Diagnosing Alzheimer’s typically happens one of two ways: after death, during an autopsy, or by using a costly PET scan that requires radioactive tracers to be injected into a patient. The scan assesses the amount of beta-amyloid plaque build-up in the brain, but is typically not covered by insurance and costs between $3,000 to $4,000.
But now, scientists are looking to diamonds to diagnose the disease swiftly, cheaply and easily with a simple blood plasma scan in a new study. The study, conducted by Lancaster University in England, analyzed 550 blood samples from people with Alzheimer’s and other neurogenerative diseases, as well as healthy individuals. The samples were looked at through a diamond sensor that was flooded with infrared light, which allowed researchers to get a “spectral fingerprint” of all the molecules present in the blood samples.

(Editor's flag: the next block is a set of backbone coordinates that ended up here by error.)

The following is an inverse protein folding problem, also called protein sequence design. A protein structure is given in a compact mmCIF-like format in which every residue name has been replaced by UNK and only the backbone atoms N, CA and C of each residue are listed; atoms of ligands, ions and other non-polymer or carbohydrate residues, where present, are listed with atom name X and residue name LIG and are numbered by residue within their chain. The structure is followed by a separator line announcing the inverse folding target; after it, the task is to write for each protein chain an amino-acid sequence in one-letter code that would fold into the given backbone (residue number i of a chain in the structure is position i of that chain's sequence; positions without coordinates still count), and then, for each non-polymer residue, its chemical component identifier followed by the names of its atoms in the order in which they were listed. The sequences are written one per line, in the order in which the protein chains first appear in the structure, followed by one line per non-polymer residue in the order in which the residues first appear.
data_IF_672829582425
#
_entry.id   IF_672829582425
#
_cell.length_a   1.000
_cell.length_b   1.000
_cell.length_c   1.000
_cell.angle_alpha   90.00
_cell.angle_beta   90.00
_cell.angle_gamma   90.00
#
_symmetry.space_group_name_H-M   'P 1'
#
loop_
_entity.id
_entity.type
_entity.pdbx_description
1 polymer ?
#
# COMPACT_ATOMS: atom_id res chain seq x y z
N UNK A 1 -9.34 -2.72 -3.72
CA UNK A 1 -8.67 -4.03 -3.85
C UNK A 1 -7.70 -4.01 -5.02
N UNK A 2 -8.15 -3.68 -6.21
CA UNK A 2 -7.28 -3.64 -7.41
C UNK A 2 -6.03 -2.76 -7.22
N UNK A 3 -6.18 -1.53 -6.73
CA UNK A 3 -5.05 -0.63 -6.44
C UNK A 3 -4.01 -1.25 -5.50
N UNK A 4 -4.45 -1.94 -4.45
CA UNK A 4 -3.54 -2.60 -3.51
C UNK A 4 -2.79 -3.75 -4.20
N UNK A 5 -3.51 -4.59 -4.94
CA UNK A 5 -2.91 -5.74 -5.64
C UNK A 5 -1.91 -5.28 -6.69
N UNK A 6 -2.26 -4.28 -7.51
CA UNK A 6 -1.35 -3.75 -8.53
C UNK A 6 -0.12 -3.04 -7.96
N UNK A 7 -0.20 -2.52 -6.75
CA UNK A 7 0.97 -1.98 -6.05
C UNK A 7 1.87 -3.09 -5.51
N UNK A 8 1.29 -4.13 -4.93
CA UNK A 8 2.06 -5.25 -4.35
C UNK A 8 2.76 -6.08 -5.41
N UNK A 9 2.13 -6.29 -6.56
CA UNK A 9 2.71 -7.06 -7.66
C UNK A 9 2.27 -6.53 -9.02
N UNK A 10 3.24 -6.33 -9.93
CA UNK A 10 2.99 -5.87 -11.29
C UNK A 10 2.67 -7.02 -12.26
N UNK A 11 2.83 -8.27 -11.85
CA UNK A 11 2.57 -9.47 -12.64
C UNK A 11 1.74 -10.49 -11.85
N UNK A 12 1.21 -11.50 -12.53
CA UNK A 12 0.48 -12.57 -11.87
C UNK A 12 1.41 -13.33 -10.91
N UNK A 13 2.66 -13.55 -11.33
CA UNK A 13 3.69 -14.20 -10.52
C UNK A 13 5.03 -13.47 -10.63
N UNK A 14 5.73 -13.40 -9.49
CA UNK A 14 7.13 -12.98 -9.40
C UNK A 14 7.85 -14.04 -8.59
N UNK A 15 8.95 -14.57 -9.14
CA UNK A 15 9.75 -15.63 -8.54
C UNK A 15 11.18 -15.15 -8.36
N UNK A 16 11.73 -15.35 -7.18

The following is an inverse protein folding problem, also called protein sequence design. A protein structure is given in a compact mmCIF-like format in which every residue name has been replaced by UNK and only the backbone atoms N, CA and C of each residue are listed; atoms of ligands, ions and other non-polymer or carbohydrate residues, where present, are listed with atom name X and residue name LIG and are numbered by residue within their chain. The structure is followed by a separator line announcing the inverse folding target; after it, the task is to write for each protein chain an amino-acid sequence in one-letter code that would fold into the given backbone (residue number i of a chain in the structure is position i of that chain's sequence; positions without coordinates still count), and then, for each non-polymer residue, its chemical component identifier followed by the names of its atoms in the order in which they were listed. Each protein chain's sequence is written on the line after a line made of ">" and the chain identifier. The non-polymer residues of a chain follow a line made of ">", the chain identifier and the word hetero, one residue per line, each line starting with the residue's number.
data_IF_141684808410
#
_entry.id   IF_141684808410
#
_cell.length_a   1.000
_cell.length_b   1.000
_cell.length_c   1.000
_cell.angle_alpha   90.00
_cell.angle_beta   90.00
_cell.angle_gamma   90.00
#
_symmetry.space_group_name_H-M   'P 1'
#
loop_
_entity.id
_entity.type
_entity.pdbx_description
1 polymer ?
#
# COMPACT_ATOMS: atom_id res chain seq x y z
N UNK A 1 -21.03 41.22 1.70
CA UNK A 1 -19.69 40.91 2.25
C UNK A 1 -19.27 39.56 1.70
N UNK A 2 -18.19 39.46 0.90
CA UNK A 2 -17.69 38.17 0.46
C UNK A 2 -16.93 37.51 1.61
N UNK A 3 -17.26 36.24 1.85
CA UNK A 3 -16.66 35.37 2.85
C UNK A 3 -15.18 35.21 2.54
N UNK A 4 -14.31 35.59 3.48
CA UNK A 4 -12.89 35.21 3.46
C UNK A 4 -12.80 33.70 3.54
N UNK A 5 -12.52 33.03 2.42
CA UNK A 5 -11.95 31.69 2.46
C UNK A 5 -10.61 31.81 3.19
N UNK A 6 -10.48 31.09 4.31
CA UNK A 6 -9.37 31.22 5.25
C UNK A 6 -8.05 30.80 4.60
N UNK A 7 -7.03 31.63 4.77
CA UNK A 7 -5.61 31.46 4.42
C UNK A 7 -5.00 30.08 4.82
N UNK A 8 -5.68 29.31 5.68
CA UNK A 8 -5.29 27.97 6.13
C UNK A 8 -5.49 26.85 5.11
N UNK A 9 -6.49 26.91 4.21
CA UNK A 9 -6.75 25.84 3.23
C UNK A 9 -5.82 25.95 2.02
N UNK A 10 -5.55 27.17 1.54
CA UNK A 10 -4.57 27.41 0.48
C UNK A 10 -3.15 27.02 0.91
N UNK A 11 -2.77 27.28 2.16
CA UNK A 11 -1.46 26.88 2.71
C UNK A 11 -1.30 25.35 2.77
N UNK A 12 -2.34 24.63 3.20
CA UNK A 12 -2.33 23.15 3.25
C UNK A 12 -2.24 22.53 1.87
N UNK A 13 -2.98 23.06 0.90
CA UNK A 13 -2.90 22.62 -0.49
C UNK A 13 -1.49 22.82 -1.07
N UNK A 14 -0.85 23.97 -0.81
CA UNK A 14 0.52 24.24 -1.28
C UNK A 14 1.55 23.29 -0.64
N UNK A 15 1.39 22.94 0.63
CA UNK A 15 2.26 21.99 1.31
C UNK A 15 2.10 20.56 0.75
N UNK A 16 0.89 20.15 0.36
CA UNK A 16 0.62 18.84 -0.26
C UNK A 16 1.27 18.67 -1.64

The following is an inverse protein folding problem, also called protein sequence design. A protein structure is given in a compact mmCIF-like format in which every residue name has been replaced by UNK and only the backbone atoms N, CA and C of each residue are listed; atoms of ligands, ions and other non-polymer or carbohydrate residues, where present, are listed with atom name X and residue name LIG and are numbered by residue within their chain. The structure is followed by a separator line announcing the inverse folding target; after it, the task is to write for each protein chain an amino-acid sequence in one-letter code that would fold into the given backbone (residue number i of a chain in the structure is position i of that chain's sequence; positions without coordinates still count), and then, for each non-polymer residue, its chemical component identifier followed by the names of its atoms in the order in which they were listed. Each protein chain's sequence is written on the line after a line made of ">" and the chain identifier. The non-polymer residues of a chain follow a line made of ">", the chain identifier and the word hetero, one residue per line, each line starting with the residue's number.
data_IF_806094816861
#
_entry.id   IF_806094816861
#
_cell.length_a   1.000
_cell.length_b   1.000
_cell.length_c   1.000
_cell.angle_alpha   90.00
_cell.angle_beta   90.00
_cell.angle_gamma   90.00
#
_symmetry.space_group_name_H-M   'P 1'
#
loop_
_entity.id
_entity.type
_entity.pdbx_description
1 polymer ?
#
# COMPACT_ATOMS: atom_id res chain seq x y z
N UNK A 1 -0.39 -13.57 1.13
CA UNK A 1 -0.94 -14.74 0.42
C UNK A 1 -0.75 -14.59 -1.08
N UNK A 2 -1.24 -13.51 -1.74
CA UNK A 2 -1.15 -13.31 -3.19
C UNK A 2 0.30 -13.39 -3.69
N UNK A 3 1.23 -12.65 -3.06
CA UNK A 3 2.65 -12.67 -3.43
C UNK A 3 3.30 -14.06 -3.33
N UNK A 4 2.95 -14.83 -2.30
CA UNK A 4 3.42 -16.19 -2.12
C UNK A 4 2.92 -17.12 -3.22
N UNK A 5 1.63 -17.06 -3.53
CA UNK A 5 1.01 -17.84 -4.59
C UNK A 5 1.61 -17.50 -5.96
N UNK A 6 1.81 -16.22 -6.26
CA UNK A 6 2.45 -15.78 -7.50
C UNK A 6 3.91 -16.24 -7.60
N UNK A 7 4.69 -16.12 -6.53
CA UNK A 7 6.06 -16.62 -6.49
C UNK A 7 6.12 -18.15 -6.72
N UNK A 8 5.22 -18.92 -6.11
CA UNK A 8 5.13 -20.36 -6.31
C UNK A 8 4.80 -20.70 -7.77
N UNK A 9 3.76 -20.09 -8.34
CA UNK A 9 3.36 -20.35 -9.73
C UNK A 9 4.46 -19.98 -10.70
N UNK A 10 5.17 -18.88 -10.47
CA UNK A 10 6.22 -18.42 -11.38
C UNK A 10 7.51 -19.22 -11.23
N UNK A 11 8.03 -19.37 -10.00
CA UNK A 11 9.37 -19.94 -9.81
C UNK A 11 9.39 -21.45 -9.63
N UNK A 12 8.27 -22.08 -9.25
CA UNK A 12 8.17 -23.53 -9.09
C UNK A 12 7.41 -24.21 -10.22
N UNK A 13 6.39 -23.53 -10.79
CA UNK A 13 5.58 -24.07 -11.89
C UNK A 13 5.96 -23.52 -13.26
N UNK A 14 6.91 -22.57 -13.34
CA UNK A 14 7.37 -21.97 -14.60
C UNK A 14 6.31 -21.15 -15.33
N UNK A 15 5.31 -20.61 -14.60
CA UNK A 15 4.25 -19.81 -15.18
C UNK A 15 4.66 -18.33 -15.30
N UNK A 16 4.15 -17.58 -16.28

In the study, scientists were able to distinguish between diseases like Alzheimer’s and Lewy body disease, which present similarly symptoms-wise, but are caused by different physiological changes in the brain. Distinguishing between the two could help patients get the right treatment earlier once a drug is available.
Alzheimer’s is often misdiagnosed. In a study launched in 2016, researchers have found that a significant number of patient thought to have Alzheimer’s actually don’t have the disease. Two-thirds of participants changed their care plans as a result of the four-year study, which is only in the beginning of its second year.
Read the full write-up of the blood analysis study here.